By Martynas Limantas
Puppet Palooza, a series of puppet shows hitting local parks, streets, and courtyards this summer, kicked off the season with A Giant Puppet Romp on June 12 at East Somerville Public Library.
In a joint effort, the Somerville Arts Council and East Somerville Main Streets is presenting a series of puppetry shows to bring awareness of different art forms in hopes of engaging the community in an interactive, safe, and fun way for all.
“Bringing art into a neighborhood enriches lives on multiple levels and strengthens the cultural and economic development of the community,” said Mrs. Balchunas of the benefits of the events. “It gives people the opportunity to gather, know their neighbors, and share in the experience.”
“The Arts Council has wanted to do more events in East Somerville for quite some time,” according to Balchunas. “Taking a page from our Dancing in the Street Series, we are looking to do events in non-traditional spaces.”
Executive Director Greg Jenkins toured the area and keyed in on a few sites perfect for outdoor puppet shows. Thus, with the help of Puppet Showplace Theater, Puppet Palooza was born.
With the evening commute down Broadway as a backdrop, a number of giant puppets were dancing in the street to a jig by an accordion. Ancient Egyptian gods of different shapes and colors greeted the passersby. Children were welcome to participate, with extra costumes available. Some puppets even ventured across the street with cars honking and passengers waving while the music kept playing. Many stopped in their tracks to acknowledge the commotion.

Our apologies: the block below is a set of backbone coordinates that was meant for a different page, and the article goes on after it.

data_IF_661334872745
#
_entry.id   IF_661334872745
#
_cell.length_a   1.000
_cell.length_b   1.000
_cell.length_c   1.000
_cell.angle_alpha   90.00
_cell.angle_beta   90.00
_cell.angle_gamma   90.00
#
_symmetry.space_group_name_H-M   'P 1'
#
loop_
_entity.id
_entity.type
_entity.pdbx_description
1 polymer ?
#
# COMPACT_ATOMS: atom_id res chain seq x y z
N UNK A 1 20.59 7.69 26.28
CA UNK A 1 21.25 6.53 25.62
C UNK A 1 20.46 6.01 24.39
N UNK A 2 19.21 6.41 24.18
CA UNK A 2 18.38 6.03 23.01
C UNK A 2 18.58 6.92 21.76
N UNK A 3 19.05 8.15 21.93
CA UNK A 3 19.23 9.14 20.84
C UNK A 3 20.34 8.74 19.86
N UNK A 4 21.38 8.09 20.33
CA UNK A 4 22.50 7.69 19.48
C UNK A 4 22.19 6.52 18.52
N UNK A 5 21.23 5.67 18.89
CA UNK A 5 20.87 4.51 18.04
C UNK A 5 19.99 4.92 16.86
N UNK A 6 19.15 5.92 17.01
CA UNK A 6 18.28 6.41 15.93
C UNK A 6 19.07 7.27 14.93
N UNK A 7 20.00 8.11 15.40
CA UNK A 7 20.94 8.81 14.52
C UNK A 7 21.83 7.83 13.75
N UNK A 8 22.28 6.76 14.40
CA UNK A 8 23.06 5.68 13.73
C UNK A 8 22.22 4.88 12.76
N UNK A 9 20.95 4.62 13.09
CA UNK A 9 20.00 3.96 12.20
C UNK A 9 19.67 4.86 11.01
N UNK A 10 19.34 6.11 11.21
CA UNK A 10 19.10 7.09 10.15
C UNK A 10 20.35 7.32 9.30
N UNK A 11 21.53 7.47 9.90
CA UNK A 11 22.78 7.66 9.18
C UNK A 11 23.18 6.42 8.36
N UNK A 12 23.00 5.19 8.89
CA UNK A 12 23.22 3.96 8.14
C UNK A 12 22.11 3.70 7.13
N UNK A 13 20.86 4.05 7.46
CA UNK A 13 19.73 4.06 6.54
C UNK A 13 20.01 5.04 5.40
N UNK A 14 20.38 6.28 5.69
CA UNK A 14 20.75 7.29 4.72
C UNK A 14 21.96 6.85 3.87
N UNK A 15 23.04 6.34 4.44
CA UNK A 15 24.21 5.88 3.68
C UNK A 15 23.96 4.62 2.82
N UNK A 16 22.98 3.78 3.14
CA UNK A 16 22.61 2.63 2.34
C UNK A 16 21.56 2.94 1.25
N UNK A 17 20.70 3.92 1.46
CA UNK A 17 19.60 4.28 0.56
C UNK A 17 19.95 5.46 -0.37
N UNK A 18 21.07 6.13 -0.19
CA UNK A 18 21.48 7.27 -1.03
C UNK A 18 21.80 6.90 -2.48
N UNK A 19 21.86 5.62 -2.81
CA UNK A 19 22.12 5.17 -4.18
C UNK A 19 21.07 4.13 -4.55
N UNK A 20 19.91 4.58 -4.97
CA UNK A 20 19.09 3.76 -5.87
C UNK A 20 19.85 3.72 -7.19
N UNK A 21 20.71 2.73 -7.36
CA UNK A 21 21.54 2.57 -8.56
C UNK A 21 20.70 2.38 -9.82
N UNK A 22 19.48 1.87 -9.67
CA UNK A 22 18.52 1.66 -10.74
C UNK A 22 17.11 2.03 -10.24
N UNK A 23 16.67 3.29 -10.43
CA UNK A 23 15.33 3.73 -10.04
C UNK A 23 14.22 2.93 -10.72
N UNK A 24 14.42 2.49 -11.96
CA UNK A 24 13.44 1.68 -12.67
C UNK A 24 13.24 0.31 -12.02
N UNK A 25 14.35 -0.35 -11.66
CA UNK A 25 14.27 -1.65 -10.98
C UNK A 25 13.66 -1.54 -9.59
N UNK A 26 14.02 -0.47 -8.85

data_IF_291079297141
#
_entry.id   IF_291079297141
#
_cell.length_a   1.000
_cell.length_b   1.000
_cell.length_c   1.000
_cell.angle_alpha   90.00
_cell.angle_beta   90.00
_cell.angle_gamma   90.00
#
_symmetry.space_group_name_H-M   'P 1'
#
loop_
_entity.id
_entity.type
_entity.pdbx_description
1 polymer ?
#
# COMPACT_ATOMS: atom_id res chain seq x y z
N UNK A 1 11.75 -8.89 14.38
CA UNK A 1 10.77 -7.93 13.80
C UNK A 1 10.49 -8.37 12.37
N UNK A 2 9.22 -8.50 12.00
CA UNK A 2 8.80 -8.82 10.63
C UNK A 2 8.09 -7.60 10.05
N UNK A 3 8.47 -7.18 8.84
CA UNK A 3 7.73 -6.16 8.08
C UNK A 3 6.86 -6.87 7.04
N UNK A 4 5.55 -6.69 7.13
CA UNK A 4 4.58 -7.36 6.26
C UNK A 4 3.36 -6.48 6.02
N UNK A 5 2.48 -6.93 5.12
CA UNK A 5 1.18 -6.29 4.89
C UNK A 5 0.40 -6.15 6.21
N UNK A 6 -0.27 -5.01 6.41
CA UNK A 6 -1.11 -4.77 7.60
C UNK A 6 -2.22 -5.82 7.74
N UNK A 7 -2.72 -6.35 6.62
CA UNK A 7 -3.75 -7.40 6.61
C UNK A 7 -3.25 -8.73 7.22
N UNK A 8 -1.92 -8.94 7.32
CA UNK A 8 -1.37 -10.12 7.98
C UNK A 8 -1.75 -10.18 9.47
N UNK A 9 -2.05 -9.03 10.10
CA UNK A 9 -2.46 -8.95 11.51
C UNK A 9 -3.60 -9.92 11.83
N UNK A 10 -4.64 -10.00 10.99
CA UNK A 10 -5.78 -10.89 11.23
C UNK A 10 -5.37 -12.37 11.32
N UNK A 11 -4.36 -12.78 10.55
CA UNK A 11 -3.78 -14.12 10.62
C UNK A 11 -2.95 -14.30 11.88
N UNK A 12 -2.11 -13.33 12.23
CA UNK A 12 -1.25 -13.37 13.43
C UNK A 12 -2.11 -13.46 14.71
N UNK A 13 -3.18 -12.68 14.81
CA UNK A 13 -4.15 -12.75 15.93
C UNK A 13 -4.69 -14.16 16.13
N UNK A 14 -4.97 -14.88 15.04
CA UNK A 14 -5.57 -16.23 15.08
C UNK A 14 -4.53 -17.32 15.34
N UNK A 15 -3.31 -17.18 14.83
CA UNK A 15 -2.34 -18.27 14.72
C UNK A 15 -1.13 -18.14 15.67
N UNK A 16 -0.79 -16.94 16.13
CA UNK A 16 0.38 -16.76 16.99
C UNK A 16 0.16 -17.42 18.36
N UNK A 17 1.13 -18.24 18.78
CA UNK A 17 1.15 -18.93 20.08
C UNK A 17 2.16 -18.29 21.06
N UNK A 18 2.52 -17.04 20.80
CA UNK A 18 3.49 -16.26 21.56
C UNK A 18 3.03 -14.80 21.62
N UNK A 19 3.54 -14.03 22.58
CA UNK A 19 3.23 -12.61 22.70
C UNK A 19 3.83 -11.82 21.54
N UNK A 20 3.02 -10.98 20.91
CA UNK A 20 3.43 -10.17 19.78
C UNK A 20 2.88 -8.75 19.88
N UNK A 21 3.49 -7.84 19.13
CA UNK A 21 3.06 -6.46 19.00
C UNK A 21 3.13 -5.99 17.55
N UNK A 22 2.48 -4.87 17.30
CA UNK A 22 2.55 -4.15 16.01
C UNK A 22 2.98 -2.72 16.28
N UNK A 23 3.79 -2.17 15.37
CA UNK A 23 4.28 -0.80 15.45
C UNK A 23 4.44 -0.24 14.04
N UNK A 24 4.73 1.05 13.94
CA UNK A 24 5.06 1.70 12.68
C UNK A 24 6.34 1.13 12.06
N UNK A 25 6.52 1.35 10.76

With the sun peeking through the clouds and a gentle breeze bending the trees, more and more participated in the dance. After a friendly greeting from the organizer, Heather Balchunas, the festivities continued. “There is only one rule, dance and have fun,” said Balchunas, and the music carried on in that note. The crowd was cheering and hopping about with the statuesque giants waving their paws and hooves. All present were encouraged to take part in the fun.
The sound of the accordion and the giant bobbing heads, accompanied by laughter and cheers, attracted more to join in and have a go at the fun. The puppets shuffling this way and that kept dancing, interacting with the crowd, and drawing the attention of onlookers, young and old. Every time the accordion stopped, the crowd cheered and once it picked up again cheered even louder and resumed the dance.
“Puppetry is unique in the sense that it includes all the art forms: sculpture, music, movement/dance, acting, and visual art,” elaborated Balchunas on the message to the community. “The community has asked us to do more programming in east Somerville and we look forward to doing so. The Somerville Arts Council is always looking for new and dynamic programming to bring to Somerville. So, I am sure that there will be more puppets in the future.”